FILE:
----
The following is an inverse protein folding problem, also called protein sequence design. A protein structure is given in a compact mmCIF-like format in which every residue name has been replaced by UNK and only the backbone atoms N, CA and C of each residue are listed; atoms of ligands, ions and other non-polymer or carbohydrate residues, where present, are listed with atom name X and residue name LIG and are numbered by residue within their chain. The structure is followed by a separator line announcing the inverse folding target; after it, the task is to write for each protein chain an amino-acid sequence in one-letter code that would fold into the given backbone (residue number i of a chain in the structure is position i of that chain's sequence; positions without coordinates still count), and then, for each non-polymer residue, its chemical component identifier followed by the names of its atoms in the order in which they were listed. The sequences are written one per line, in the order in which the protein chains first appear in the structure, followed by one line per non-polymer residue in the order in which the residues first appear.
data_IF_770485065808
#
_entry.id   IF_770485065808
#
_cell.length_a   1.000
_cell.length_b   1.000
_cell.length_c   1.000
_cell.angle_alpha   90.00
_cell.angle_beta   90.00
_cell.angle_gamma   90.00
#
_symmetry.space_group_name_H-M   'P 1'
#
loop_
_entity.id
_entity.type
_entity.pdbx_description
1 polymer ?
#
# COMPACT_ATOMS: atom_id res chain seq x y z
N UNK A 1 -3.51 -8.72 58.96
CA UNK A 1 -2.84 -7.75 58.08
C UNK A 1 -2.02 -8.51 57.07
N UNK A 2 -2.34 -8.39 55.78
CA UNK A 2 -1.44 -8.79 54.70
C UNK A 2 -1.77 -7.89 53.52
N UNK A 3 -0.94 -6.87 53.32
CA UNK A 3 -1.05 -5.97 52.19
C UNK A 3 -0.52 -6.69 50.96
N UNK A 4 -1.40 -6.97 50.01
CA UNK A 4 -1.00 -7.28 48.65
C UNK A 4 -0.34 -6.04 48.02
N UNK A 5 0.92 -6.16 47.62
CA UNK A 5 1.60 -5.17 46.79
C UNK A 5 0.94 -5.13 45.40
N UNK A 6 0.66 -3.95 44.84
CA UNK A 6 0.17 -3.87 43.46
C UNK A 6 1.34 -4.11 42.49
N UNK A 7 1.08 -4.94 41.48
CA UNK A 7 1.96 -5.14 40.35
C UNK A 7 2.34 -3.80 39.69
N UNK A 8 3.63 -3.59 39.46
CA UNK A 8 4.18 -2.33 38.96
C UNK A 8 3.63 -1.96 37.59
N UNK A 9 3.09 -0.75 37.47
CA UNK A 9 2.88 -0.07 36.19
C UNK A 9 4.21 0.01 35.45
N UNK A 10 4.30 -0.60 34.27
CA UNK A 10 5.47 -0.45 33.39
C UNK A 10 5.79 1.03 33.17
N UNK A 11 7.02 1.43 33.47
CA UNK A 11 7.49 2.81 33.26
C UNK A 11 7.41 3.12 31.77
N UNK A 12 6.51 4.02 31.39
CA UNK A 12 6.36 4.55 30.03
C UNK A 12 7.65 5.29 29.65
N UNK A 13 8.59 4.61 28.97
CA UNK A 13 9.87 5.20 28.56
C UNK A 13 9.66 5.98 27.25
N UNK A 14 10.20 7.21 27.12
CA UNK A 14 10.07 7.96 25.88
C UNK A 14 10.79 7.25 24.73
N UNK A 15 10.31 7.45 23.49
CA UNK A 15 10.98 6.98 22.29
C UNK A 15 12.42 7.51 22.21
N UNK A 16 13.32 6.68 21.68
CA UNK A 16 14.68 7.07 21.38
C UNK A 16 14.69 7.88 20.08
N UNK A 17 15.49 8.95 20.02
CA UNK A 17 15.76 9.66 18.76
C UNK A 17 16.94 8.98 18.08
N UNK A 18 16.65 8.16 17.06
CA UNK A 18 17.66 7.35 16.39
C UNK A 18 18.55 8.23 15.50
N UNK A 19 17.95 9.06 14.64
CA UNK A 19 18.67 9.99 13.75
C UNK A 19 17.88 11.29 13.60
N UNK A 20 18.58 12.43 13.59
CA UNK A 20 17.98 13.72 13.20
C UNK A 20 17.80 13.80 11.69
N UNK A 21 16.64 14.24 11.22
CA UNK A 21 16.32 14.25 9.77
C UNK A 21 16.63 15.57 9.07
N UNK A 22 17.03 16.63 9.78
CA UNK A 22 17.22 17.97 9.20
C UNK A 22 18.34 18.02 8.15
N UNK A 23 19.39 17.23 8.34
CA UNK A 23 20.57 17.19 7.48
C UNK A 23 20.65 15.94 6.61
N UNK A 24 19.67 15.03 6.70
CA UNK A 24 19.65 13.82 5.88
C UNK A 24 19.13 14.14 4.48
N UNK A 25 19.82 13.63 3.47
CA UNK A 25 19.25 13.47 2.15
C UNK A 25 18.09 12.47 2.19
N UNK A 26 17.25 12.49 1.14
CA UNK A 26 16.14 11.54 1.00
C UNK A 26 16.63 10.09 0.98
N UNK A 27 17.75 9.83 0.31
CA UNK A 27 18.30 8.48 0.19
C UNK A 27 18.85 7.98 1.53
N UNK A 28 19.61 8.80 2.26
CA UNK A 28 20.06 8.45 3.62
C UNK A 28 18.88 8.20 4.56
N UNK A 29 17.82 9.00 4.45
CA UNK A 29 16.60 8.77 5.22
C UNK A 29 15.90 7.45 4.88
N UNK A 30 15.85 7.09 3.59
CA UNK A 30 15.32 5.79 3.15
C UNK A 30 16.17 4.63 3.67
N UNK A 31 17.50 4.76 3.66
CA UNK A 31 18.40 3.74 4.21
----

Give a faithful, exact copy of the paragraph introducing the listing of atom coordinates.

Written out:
The following is an inverse protein folding problem, also called protein sequence design. A protein structure is given in a compact mmCIF-like format in which every residue name has been replaced by UNK and only the backbone atoms N, CA and C of each residue are listed; atoms of ligands, ions and other non-polymer or carbohydrate residues, where present, are listed with atom name X and residue name LIG and are numbered by residue within their chain. The structure is followed by a separator line announcing the inverse folding target; after it, the task is to write for each protein chain an amino-acid sequence in one-letter code that would fold into the given backbone (residue number i of a chain in the structure is position i of that chain's sequence; positions without coordinates still count), and then, for each non-polymer residue, its chemical component identifier followed by the names of its atoms in the order in which they were listed. The sequences are written one per line, in the order in which the protein chains first appear in the structure, followed by one line per non-polymer residue in the order in which the residues first appear.